In the November 2020 EFO we estimated that policy measures responding to the coronavirus pandemic would add £280 billion to borrowing in 2020-21, with these policies announced across a number of statements beginning alongside the March Budget. This box considered the main statements contributing to this cost and the nature of the support included in these announcements.

In the Budget on 11 March, the Chancellor announced the first step in the Government’s fiscal response to the pandemic, setting aside £5 billion for the NHS and announcing £7 billion support for the self-employed, businesses and vulnerable people. This turned out to be the first of many virus-related support packages this year, several of which would have qualified as major fiscal events in their own right in a normal year.

Chart A documents the main steps along the road to the £280 billion total cost attached to virus-related policy measures in our central forecast. It uses the latest available cost of each measure rather than any that were stated at the time of an announcement or in one of our subsequent policy monitoring databases. And for policies that have been amended several times since their initial announcement, it only splits costs between announcements where they are material – as with the extensions to the CJRS – and where we have estimates to do so.

On 17 March, the Chancellor significantly increased the scale of the support measures announced the previous week – including the government-guaranteed loan schemes, business rates holidays and business grants. Based on our latest estimates, the initial cost of virus-related support had already reached £30 billion.

On 20 March, the Chancellor introduced the CJRS, which was to run for three months to the end of May (costing £18 billion in outturn), and announced the £20 a week increases in universal credit and working tax credits awards, and that local housing allowance rates for low-income private renters would rise (at a combined cost of £7 billion). On 26 March, he announced the first SEISS grant, covering a three-month period (costing £6 billion).

Further announcements followed in April. On 13 April, a statement disclosed that £14.5 billion in public services spending had been approved. On 17 April the CJRS was extended by one month to the end of June (costing £7 billion). And on 27 April the Chancellor supplemented the original business interruption loans with the fully guaranteed Bounce Back Loan Scheme (BBLS). Future calls on BBLS guarantees with respect to loans taken out by the initial end date of the end of October are expected to reach £19 billion.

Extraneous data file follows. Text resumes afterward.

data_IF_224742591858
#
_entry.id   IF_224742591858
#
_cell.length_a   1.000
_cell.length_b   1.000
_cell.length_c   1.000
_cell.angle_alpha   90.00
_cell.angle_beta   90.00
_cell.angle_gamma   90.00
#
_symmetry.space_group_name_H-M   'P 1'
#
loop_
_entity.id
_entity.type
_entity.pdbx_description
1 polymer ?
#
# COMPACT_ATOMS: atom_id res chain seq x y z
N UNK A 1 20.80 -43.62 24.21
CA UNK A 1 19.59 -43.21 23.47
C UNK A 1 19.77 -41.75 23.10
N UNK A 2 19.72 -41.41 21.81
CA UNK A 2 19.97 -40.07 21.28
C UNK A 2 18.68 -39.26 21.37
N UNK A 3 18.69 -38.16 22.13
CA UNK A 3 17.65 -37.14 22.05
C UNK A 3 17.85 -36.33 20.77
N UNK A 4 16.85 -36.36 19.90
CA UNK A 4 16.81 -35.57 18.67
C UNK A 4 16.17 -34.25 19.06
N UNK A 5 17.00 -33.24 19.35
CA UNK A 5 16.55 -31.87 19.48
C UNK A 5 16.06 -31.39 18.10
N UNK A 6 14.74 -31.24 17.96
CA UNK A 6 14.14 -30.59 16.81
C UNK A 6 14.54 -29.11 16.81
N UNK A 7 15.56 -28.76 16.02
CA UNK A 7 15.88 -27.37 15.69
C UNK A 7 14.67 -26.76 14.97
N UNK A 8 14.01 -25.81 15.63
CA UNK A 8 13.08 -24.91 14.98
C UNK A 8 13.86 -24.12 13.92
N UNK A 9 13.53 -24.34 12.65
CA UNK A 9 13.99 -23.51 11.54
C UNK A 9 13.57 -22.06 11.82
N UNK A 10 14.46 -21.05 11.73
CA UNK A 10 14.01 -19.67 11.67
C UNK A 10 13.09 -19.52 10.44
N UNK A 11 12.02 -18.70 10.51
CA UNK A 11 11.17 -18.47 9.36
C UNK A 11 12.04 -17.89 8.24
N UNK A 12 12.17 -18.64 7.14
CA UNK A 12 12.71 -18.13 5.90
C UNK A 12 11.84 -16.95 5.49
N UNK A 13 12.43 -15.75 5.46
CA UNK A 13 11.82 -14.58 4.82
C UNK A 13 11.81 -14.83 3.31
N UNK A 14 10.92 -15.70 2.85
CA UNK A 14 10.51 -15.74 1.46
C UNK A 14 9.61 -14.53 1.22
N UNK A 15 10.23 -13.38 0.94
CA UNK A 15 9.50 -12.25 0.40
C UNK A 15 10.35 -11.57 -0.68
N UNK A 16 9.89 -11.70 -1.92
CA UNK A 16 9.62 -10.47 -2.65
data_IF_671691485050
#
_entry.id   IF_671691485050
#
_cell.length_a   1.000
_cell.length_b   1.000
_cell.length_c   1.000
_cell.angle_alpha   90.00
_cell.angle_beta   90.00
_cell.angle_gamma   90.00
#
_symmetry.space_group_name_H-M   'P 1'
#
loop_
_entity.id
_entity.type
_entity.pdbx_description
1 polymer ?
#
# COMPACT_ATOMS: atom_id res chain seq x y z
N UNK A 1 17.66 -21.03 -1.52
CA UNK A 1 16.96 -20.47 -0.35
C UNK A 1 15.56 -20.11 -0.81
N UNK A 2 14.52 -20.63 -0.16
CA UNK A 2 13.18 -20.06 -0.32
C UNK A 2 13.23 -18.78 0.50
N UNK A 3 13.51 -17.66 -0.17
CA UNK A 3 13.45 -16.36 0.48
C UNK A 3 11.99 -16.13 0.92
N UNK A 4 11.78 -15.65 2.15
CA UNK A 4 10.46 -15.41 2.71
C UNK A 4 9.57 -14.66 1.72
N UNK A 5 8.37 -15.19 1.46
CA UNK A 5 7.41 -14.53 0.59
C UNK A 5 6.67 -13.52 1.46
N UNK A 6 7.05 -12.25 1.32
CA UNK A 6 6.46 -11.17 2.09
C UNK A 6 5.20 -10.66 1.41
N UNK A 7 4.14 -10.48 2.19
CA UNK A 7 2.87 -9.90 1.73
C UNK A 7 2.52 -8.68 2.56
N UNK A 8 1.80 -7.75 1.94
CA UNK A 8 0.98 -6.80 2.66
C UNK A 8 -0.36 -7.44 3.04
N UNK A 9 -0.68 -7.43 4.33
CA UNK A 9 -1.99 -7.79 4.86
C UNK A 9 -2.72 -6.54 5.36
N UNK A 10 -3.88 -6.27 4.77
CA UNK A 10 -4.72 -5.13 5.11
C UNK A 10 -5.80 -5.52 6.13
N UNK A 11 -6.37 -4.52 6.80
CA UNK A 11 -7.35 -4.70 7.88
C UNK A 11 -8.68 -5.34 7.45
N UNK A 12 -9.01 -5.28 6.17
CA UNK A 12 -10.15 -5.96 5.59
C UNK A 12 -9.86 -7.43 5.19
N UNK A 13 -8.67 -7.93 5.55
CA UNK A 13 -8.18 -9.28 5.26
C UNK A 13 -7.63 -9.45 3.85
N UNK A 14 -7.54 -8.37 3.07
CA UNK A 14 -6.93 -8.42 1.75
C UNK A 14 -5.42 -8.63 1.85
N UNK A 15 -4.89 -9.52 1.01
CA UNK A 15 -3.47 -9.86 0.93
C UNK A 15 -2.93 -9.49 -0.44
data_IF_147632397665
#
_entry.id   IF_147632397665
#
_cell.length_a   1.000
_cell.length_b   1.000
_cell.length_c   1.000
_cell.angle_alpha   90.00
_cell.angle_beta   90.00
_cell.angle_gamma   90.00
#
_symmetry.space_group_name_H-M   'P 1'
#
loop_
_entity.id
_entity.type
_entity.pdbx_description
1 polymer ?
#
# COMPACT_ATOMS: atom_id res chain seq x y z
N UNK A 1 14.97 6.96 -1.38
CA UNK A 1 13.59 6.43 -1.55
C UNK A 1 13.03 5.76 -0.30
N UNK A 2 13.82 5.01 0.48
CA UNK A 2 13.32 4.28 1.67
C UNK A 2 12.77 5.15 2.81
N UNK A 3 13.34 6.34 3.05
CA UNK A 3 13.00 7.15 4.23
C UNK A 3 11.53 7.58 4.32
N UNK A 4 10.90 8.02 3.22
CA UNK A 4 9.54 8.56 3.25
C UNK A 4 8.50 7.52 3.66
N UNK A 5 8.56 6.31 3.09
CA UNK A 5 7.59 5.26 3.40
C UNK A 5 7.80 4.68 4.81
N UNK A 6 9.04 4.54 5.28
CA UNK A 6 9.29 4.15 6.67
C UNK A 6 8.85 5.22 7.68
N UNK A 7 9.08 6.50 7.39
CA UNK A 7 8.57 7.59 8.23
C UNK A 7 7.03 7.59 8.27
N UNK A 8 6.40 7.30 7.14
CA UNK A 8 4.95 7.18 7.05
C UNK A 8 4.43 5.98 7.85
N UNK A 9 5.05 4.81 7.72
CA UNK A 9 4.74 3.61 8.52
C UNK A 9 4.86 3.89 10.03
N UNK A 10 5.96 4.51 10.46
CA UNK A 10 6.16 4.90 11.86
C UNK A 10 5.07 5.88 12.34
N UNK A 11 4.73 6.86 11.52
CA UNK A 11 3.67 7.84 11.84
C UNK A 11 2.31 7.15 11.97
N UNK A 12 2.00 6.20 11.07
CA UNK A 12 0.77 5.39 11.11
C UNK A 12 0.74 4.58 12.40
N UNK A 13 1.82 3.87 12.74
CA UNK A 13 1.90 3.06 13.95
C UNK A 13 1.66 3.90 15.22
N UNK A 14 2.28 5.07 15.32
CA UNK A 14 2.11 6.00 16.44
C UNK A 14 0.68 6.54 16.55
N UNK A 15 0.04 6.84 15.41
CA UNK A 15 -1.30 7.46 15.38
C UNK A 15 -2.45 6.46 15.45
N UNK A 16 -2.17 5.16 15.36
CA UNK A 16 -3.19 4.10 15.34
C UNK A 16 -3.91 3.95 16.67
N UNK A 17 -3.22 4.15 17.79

The CJRS was extended by a further four months on 12 May (though full details of the flexible element came at the end of the month). On 29 May the second SEISS grant was announced. Together these cost £15 billion, taking the total cost of support above £100 billion.

Several smaller announcements made between the March Budget and the Summer Economic Update (SEU) were reflected in our Fiscal sustainability report in July or shortly after that.

At the SEU on 8 July, the Chancellor announced his Plan for Jobs, including a stamp duty holiday, temporary VAT cut for the hospitality industry and the Eat Out to Help Out scheme. Overall these cost £10 billion. More significantly, £40 billion of further public services spending was disclosed by this point. The job retention bonus included in the SEU has been shelved for now, so it does not add to the overall cost of support measures.

The Winter Economy Plan (WEP) on 24 September was the next major announcement. The loan schemes and temporary VAT cut were extended and a third and fourth SEISS payment added, but at significantly reduced generosity that was later increased. Again, the largest cost was attached to further public services spending (£24 billion). The WEP also included the job support scheme, which was overtaken by subsequent announcements, so does not add to the total. The WEP announcements took the total cost of virus-support for the year above £200 billion.

As England entered lockdown on 5 November, the generosity of third SEISS grant was increased back to the level of the first one, and the CJRS was extended to the end of March 2021. This added a further £21 billion to the overall cost for the year. The further virus support measures captured in this forecast raises the total by an additional £45 billion to £280 billion, almost entirely from increases to public services spending announced in the Spending Review.

The twelve major post-Budget fiscal policy announcements this year therefore cost an average of £22 billion each. This compares to the £22 to £29 billion a year fiscal loosening between 2021-22 and 2024-25 announced in the Budget in March, which was itself the largest sustained fiscal loosening since the pre-election Budget of March 1992.

Chart A: Cumulative cost of virus-related policy measures in 2020-21

Chart 3A

This box was originally published in Economic and fiscal outlook – November 2020